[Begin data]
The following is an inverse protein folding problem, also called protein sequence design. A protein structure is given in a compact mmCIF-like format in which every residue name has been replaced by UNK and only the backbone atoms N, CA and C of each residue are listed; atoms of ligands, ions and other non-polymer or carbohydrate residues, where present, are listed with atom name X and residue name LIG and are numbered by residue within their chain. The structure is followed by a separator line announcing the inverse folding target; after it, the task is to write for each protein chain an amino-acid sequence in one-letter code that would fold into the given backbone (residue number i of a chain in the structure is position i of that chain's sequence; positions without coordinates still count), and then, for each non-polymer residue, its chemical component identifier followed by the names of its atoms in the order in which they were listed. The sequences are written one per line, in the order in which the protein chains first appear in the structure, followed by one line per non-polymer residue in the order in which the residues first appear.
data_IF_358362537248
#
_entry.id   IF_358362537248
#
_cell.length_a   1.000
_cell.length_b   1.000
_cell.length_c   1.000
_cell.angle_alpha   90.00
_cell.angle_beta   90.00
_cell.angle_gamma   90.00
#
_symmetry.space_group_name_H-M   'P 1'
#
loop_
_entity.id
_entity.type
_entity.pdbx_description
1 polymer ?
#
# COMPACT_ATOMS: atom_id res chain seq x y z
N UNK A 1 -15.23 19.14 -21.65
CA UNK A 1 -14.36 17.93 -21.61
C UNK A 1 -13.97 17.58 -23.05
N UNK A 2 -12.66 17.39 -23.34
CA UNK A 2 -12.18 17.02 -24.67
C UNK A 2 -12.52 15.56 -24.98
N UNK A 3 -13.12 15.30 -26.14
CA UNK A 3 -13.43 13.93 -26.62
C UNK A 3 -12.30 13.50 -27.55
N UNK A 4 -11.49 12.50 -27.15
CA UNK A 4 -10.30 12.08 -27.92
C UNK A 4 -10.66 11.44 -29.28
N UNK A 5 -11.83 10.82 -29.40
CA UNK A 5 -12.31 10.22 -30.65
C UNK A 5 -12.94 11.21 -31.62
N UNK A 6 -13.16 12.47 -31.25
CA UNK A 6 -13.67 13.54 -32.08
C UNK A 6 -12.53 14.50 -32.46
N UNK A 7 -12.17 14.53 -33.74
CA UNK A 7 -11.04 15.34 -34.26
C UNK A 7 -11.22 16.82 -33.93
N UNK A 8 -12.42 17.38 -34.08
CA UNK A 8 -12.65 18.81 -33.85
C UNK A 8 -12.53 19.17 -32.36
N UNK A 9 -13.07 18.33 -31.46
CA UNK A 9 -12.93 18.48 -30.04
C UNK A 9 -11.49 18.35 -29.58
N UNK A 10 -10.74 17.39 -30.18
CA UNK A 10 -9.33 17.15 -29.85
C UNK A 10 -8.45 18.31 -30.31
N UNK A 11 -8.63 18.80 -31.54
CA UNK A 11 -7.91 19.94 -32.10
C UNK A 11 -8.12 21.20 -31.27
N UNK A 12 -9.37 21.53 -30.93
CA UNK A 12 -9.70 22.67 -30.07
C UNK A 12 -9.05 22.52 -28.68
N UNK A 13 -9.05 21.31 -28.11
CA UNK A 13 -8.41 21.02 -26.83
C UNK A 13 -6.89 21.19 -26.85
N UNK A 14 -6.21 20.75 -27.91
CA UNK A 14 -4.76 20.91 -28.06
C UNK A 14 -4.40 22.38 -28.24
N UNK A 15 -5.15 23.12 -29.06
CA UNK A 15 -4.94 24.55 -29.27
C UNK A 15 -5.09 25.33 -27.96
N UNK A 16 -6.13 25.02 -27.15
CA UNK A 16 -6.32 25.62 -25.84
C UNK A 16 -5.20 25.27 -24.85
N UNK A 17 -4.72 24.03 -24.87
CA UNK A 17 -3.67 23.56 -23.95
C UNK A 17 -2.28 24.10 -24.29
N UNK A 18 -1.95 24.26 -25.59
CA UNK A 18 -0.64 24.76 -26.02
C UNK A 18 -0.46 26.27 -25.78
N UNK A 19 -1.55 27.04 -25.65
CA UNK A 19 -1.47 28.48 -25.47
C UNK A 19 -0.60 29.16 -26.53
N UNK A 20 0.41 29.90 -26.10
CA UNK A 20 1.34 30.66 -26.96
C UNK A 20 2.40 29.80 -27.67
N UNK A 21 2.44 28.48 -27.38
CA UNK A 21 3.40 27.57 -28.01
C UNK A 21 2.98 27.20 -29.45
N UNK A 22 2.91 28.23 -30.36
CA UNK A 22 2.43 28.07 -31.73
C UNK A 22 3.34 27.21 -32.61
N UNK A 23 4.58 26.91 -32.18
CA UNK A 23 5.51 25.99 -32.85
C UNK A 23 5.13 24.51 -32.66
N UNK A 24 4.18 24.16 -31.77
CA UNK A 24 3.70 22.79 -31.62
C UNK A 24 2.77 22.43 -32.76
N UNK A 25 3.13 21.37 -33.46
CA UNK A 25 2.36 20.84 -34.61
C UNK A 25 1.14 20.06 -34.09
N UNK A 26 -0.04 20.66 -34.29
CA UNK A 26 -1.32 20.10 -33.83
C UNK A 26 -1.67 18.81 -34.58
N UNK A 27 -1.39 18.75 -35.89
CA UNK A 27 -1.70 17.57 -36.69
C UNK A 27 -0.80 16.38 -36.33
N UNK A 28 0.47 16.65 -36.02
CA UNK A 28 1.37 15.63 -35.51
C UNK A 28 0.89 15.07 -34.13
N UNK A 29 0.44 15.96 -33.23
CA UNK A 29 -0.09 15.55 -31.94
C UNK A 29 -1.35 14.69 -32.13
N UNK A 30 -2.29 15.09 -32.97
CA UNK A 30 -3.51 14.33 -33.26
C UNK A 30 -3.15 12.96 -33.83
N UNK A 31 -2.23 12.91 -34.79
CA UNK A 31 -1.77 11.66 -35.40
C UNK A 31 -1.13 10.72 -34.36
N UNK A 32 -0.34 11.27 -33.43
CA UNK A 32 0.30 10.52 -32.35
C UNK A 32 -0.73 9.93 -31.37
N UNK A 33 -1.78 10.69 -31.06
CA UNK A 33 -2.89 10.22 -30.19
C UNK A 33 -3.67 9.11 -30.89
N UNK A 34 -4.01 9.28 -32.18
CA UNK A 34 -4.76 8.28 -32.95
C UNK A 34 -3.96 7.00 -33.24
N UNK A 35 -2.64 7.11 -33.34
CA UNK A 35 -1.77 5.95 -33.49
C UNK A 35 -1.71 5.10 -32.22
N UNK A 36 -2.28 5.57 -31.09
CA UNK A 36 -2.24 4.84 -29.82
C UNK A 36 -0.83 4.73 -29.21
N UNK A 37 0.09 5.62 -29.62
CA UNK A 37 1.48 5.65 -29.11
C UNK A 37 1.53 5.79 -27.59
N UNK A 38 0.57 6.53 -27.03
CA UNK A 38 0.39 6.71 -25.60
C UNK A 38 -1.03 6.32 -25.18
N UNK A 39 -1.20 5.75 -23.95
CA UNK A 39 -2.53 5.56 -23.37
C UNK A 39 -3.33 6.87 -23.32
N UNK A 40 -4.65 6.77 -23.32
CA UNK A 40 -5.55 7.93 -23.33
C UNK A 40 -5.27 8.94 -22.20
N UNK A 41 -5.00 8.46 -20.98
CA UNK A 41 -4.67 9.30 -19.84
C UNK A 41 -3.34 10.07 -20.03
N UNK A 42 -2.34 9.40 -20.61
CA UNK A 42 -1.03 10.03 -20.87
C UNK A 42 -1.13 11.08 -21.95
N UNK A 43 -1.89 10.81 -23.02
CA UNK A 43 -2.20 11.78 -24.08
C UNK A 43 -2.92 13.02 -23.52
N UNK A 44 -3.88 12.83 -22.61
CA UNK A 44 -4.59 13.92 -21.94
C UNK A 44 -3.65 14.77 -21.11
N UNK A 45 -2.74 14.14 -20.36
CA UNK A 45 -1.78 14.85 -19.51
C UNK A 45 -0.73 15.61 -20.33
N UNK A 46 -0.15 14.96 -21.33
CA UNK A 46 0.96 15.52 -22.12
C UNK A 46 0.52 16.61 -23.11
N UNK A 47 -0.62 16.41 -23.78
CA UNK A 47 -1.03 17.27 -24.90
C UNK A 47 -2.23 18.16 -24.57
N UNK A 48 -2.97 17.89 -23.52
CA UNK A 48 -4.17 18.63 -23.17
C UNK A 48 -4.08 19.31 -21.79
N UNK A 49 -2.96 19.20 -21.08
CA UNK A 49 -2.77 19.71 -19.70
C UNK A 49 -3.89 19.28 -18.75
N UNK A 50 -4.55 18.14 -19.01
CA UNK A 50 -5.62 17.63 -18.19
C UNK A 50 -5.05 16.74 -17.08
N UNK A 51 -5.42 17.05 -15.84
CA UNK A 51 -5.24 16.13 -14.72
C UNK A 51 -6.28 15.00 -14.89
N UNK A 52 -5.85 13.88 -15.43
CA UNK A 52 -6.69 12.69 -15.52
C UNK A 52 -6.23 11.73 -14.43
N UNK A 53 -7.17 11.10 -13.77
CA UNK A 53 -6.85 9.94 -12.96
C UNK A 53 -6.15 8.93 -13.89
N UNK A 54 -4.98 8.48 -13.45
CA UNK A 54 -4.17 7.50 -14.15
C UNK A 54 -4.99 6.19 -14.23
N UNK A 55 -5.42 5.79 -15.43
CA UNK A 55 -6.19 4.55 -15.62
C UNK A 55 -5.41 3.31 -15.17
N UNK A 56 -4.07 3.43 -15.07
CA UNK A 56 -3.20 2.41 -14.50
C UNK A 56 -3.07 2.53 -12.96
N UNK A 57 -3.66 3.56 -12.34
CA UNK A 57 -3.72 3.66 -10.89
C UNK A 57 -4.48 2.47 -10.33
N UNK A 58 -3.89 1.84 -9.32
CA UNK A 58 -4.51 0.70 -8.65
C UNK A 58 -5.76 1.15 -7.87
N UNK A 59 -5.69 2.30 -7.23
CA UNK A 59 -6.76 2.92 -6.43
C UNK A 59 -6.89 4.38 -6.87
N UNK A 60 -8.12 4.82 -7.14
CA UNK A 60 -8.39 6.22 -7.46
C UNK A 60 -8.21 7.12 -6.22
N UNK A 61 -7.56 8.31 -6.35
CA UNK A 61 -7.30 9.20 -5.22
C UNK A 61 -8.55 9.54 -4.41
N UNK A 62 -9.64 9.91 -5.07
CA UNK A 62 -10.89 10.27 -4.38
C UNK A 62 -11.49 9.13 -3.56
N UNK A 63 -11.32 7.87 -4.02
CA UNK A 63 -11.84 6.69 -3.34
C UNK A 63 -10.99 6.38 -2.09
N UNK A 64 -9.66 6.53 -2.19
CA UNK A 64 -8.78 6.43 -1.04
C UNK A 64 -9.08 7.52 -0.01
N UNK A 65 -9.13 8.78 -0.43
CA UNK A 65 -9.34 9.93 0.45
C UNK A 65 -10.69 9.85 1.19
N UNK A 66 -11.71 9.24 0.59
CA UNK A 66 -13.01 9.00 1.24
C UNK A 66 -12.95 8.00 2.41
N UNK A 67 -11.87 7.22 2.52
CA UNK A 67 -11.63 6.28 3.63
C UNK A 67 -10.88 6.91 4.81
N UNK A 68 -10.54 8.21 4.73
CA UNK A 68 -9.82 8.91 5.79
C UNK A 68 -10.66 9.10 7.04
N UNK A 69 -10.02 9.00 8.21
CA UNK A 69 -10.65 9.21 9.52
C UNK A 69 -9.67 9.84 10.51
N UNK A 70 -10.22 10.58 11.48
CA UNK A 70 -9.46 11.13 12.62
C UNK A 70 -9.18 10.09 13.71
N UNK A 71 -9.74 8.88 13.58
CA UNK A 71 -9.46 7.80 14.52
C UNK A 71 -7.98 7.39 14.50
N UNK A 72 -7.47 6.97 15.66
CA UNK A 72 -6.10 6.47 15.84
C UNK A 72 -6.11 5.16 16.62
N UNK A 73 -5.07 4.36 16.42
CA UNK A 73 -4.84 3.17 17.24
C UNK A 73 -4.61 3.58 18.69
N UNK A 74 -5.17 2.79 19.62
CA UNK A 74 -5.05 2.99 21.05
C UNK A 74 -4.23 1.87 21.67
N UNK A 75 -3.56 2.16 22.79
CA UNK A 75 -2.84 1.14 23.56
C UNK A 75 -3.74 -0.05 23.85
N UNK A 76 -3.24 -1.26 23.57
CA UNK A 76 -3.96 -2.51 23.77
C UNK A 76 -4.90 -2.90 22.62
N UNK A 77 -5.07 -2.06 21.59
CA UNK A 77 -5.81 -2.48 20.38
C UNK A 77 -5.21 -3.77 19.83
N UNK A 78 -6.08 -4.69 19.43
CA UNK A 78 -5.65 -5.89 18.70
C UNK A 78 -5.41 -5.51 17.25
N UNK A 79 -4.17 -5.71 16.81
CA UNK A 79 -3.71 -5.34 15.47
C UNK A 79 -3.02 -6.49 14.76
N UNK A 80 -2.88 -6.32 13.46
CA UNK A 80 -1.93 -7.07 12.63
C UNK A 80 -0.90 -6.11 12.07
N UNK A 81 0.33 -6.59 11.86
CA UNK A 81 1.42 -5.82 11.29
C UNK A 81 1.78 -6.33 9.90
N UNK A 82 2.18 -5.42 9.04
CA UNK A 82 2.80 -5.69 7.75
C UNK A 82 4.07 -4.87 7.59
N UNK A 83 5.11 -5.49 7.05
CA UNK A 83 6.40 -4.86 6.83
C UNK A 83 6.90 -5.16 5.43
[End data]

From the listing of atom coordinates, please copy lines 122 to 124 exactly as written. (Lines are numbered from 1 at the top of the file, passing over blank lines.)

CA UNK A 34 -4.76 8.28 -32.95
C UNK A 34 -3.96 7.00 -33.24
N UNK A 35 -2.64 7.11 -33.34